I am honored and proud to be part of this organization. In the beginning, it felt like “my” organization, but now it feels like ours-- the board, the community, the families. We are interconnected and all give in our own ways to make this community a lifeline for those who desperately need it, and for those who continue to rely on it years down the road.

 

Being alive, afterwards.

I wrote it in the year after Charlotte's birth, when I found writing in the third person to be the easiest way to tell my story. I called myself Clare, keeping the number of letters and the initial consonant the same, but otherwise foisting my story off on someone else. I think it speaks to survival. 
~ Carol McMurrich, Charlotte's Mother & Founder of Empty Arms


Clare’s memories of coming home were snapshots: scattered, disheveled images with no distinct chronology or organization. She had described these recollections to somebody once, comparing them to the memories one often has of early childhood, when pictures of faces, smells of grass and apple juice, or the taste of saltwater can tie a person to a frozen moment in time, a memory one can be certain is real even when there are no surroundings to it. Clare felt just this about coming home, although there were so few reminders to tie her there.

Clare had been told that there were probably a multitude of reasons why she could not remember the self that had emerged from the hospital on that warm May afternoon. First was the birth itself. Perhaps as an evolutionary advantage, there is often an amnesic quality to the aftermath of birth, or even the experience itself. Many mothers over time have experienced this; some who have had extremely difficult childbirths cite their hazy memories as the probably cause of their subsequent children whom they had sworn off having during their labors.

But in addition to the birth experience, Clare had been told, her mind was sheltering her from the intensity of the painfulness of her experience. Clare had become, in a heartbeat on that May day, the survivor of an unbearable accident: one that left her alive and her daughter dead. This accident was too unbearable to recall in its full clarity, lest her already gaping wounds begin to bleed again.

But as much as Clare’s mind fought to protect her from her own history, her heart longed to remember. Knowing what her life had been like in the aftermath of her daughter’s death somehow seemed like a tie to her little girl, another way to make Charlotte’s brief life more real to Clare. And so, on the long winter nights of that December and January, Clare fought her subconscious, fishing for the memories that might help her to piece together the remains of her broken heart.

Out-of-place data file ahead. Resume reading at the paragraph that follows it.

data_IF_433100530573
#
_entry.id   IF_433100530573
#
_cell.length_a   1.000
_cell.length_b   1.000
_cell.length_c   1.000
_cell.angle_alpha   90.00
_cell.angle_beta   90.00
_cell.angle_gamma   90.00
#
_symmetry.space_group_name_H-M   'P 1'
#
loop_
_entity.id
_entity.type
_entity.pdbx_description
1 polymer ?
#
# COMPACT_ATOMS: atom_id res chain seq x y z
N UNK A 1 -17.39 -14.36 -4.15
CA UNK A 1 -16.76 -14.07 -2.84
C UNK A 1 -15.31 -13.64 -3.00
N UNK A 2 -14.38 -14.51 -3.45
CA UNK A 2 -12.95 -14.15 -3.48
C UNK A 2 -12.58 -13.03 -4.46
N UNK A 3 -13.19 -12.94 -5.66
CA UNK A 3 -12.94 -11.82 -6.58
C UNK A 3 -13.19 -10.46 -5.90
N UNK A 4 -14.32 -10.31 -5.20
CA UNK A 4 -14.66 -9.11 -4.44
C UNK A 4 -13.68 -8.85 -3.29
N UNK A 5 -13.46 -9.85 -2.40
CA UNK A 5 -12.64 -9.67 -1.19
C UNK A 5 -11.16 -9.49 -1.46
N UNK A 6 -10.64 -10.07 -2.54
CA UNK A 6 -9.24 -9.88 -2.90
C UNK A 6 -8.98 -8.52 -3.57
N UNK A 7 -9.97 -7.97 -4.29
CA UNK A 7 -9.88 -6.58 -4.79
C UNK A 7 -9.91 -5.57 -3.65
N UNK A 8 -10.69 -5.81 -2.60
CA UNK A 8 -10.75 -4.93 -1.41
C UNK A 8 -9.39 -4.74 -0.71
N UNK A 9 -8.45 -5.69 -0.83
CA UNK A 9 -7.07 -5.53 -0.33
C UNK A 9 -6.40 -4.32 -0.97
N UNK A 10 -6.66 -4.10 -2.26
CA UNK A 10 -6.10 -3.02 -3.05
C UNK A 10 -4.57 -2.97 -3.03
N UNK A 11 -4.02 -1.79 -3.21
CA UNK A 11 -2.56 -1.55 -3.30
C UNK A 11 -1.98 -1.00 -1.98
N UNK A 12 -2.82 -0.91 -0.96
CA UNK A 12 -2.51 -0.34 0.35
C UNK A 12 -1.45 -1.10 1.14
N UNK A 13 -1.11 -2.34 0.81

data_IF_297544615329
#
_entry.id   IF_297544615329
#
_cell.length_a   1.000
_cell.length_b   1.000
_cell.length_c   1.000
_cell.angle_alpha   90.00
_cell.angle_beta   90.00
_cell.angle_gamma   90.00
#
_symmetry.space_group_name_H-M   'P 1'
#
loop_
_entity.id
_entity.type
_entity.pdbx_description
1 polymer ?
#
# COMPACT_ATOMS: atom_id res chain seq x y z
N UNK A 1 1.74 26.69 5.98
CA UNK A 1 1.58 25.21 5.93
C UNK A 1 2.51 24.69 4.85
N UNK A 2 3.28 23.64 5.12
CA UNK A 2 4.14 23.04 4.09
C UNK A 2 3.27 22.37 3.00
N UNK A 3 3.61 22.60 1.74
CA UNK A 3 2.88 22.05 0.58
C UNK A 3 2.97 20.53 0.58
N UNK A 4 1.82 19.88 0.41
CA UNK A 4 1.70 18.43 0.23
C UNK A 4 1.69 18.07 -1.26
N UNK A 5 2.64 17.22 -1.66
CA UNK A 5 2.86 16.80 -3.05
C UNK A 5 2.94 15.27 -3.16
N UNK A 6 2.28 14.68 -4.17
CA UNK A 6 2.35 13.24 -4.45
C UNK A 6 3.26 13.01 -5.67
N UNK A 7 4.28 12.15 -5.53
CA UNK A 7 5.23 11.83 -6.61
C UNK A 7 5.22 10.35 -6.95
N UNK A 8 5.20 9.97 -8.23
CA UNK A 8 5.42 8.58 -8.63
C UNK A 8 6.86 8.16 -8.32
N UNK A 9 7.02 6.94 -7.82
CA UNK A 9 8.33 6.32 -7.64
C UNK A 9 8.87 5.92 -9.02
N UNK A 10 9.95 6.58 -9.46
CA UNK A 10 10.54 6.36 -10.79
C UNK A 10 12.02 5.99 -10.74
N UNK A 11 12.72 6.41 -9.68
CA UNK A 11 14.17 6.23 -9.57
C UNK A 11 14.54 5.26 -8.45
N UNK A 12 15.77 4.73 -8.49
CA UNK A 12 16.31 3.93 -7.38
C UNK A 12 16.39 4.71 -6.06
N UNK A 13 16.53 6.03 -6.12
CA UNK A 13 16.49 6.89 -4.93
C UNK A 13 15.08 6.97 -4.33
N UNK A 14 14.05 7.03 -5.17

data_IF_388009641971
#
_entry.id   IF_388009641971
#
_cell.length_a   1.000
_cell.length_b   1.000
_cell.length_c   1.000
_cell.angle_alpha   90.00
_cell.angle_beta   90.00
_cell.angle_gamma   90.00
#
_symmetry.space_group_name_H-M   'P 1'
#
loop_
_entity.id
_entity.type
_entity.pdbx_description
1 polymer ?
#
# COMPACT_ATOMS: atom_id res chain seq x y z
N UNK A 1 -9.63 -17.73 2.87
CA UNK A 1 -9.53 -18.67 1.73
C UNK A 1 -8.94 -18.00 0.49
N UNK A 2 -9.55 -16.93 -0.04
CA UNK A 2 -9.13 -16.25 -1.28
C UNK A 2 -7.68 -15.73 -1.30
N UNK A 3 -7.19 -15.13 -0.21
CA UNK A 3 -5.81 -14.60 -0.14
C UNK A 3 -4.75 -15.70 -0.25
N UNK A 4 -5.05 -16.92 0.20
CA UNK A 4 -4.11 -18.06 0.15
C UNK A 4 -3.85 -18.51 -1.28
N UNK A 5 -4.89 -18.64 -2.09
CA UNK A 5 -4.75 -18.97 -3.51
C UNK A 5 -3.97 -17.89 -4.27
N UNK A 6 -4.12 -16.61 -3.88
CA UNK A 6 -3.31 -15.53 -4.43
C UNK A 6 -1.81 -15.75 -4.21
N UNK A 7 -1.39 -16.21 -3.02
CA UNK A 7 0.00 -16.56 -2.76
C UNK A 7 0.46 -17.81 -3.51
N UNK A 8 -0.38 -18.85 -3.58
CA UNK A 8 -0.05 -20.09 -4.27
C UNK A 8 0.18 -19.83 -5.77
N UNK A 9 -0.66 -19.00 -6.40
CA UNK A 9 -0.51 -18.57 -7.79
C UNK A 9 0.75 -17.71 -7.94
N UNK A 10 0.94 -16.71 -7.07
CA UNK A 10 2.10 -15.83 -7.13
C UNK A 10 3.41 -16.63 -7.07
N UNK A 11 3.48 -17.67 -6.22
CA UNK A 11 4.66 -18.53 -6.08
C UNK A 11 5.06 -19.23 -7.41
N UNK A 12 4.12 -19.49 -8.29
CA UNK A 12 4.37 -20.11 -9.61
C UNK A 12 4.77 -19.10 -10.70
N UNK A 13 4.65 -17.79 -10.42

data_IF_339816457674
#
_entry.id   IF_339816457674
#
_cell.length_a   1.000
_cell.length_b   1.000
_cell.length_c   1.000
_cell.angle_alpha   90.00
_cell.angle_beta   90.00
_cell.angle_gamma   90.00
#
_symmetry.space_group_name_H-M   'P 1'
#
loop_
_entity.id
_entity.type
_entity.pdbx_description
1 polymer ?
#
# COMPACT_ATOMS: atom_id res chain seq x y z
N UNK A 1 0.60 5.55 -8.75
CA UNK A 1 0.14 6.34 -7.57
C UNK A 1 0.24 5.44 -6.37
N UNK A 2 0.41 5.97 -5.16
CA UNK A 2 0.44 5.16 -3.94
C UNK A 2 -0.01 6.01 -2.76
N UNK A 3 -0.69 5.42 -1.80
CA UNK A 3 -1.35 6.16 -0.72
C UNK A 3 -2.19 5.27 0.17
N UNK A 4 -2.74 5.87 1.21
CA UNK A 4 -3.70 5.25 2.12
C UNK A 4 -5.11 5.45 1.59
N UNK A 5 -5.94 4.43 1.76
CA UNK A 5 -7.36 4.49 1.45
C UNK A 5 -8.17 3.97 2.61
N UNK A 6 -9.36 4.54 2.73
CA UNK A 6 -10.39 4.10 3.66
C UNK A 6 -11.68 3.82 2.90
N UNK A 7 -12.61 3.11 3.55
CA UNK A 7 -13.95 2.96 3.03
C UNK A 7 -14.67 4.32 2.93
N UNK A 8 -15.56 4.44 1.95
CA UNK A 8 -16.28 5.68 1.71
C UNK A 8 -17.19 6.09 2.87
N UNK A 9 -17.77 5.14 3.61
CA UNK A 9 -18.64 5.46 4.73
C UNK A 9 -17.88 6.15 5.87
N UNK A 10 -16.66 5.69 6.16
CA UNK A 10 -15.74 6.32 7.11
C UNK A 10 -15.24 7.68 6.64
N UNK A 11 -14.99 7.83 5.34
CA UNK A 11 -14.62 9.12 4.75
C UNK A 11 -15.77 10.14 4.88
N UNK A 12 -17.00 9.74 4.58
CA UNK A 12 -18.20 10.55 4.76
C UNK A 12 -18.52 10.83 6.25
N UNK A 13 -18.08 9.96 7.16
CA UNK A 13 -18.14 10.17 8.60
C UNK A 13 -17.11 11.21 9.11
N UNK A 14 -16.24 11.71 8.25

There was the light. It was May, and the days were long, the sun rose early, and their house seemed perpetually filled with light. But the heavens poured with tears, for nearly three weeks after coming home it rained ceaselessly, and so the light in the house was not pure, it was a filtered, bluish light, cold and grey. Clare rarely looked out the window intentionally, but the light was there, casting the reflection of the steel-grey sky onto all the surfaces in her home. For may weeks it was the color of her world as the rain tumbled down.

The sounds in the house were still ones. Clare recalls almost nothing about the way she or Charlie sounded or interacted but she can hear the others. They are padding around in the kitchen, stealing out onto the sun porch over the creaky old floor, they were washing the dishes intentionally, trying not to knock cup against plate or spoon into glass. They whispered in hushed tones, Clare knew they were talking about her but she didn’t care. And every so often, there was music that Charlie put on . There were two CDs they could listen to. Clare liked the sad ones, the ones that gave her a new reason to cry. There was one about cutting down wisteria and another about lost dreams and they had listened to them again and again as the seconds of their new, unwanted life ticked on, and the rain poured down.